Teeing Off: Is American golf back on the upswing?

Devil Ball Golf

Welcome to the new season of Teeing Off, where Devil Ball editor Jay Busbee and head writer Jonathan Wall take a day's topic and smack it all over the course. Suggest a future topic by writing jay.busbee@yahoo.com, or hit us on Twitter at @jaybusbee and @jonathanrwall.

Before we begin, we want to take a moment to thank our pal Shane Bacon for years of fine service here at Yahoo! Sports and Devil Ball. Shane is now the top golf blog dog over at CBS Sports, and we not only wish him well, we'll be reading him constantly. And we'll bring him back every so often for guest appearances.

Today, we consider whether the current run of American victory heralds a resurgence of stateside golf.

Busbee: With Bill Haas' triumph at Riviera Sunday, American golfers are now seven-for-seven in PGA Tour events this year. USA! USA! But let's go beyond slogans and dig a little deeper. For the last few years, we've heard of this "decline in American golf," as if the rest of the world were starting to kick sand in our faces in the post-Tiger era. First question for you, sir: do you believe American golf was in decline?

Wall: I think so. You look at all the foreign-born guys at the top of the World Golf Rankings and it's not difficult to see that the Stars and Stripes had a rough go of it in 2011. Sure, a bunch of young American players broke out last season and made some serious headway, but for the second straight season, American golfers only won one major championship. I know everyone is excited about the seven-for-seven start on the PGA Tour, but we can't call this a comeback until these guys start contending with the best in the world on the major championship stage. Wouldn't you agree?

Busbee: See, I question the entire premise of the "USA on the downswing" argument. One break here or there in just the last 18 months or so (Dustin Johnson closes out any of the three majors he's eyed, Bubba wins the PGA playoff, Phil rallies to take the British) and we're looking at a completely different perspective on American golf. The differential between the various rankings is so narrow now that a good American three-week charge will skew them. But to your point, yes, Americans need to capitalize on their potential. Which American do you see as the best bet to break through at a major this year?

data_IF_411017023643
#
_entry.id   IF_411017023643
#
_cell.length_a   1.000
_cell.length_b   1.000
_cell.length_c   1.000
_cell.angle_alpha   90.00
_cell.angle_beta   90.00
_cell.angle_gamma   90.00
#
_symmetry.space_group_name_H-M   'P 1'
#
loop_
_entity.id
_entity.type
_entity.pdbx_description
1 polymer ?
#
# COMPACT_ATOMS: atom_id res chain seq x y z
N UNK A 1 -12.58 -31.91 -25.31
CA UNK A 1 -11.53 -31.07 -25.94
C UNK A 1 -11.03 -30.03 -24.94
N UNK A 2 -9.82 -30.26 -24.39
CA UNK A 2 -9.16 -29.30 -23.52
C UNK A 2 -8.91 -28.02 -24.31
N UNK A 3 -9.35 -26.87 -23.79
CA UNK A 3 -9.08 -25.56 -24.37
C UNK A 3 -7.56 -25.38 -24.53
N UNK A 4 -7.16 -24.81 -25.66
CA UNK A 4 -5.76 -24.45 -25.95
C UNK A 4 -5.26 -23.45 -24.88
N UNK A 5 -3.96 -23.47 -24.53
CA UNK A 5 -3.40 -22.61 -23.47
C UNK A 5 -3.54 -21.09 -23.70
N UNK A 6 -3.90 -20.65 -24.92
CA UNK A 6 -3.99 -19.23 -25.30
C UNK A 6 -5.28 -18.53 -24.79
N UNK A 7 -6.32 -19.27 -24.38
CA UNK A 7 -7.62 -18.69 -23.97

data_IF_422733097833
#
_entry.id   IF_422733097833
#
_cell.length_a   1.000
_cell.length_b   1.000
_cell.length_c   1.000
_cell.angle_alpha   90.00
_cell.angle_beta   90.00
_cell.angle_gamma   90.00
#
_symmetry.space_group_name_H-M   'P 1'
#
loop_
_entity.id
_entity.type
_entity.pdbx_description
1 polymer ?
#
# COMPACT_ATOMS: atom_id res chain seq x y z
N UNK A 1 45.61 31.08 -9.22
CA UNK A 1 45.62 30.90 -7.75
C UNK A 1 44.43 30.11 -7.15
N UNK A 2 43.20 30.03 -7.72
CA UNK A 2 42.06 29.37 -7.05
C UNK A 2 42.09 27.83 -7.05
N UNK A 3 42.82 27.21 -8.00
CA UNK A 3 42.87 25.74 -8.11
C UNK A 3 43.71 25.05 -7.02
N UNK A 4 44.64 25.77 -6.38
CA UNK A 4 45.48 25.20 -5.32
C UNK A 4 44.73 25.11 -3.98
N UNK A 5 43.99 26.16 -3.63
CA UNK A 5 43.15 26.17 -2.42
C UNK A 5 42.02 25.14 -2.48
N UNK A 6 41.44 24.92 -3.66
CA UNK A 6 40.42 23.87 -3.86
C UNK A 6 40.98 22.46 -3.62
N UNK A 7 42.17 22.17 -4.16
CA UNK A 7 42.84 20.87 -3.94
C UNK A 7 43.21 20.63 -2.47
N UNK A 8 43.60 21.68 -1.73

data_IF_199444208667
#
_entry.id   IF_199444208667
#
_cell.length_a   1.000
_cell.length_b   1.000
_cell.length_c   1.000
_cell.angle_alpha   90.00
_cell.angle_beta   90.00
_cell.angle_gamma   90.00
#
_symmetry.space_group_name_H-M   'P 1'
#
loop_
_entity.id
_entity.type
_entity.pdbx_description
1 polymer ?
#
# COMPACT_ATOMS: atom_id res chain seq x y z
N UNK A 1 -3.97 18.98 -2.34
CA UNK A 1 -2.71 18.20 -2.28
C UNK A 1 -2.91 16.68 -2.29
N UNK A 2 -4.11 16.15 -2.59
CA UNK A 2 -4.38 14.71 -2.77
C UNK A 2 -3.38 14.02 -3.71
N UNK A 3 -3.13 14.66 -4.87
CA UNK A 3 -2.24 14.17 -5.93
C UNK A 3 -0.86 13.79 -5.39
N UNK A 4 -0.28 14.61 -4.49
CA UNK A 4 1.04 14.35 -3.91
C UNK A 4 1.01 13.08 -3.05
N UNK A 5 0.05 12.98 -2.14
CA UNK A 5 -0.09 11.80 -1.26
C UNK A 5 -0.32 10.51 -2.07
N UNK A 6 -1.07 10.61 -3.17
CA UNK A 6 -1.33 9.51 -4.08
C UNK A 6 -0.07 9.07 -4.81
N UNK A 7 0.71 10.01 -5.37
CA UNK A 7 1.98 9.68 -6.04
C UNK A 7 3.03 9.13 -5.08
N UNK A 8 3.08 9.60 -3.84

Wall: You make a good point about Dustin, Bubba and Phil being a break away from blowing up the American  golf decline talk. Hopefully this time around someone will actually close the deal, and I think that guy could be Phil Mickelson. I know he failed to close on Sunday at Riviera, but I think Lefty has a great shot the way he's playing at the moment. I honestly think he could win multiple majors this year if he keeps the putter going.

Busbee: And wouldn't that be a fine story? Everybody wants so badly to believe Woods is ready, but there's obviously something really missing from his arsenal; if he were a cornerback, we'd call it closing speed. The problem is that so many of the key Americans -- Mickelson, Woods, Dustin Johnson, Rickie Fowler, Hunter Mahan -- have such major current flaws in one aspect of their games. I think the best American bet right now to win a major is a low-key, reliable player like Bill Haas, Keegan Bradley or Steve Stricker. Question is, does American golf need a more charismatic winner ... or should we just worry about winning and let charisma take care of itself?

Wall: Bill Haas is a name you don't hear about too often, and I think that's a damn shame. But the reason he doesn't get a lot of respect or fanfare is because he lacks the charisma to captivate an audience. I know Tiger Woods was a one-in-a-lifetime golfer and his impact on the sport was unlike anything we've ever seen before, but American golf desperately needs a guy with a personality to be the face of American golf. Who knows, maybe Bill Haas will prove me wrong, but I'm just not sure his name would tip the scale if he won a major this year. While there's nothing wrong with that, I'd love to see a charismatic player like Rickie Fowler or Phil Mickelson win and get the golf world talking again. Reliable definitely works, but I think you need both. The only problem is I think I'm asking for too much.

Busbee: You were the kind of kid who made the ten-page annotated Christmas list, weren't you? Thing is, I agree with you ... golf needs stars with both talent and charisma. Virtually every iconic player in history has combined both. And while McIlroy has it, many of the best Americans don't. Maybe Bill Haas should change his name to Chainsaw. That'd be a good start.

All right, your turn. Are we in the midst of an American resurgence, or do we need more proof?

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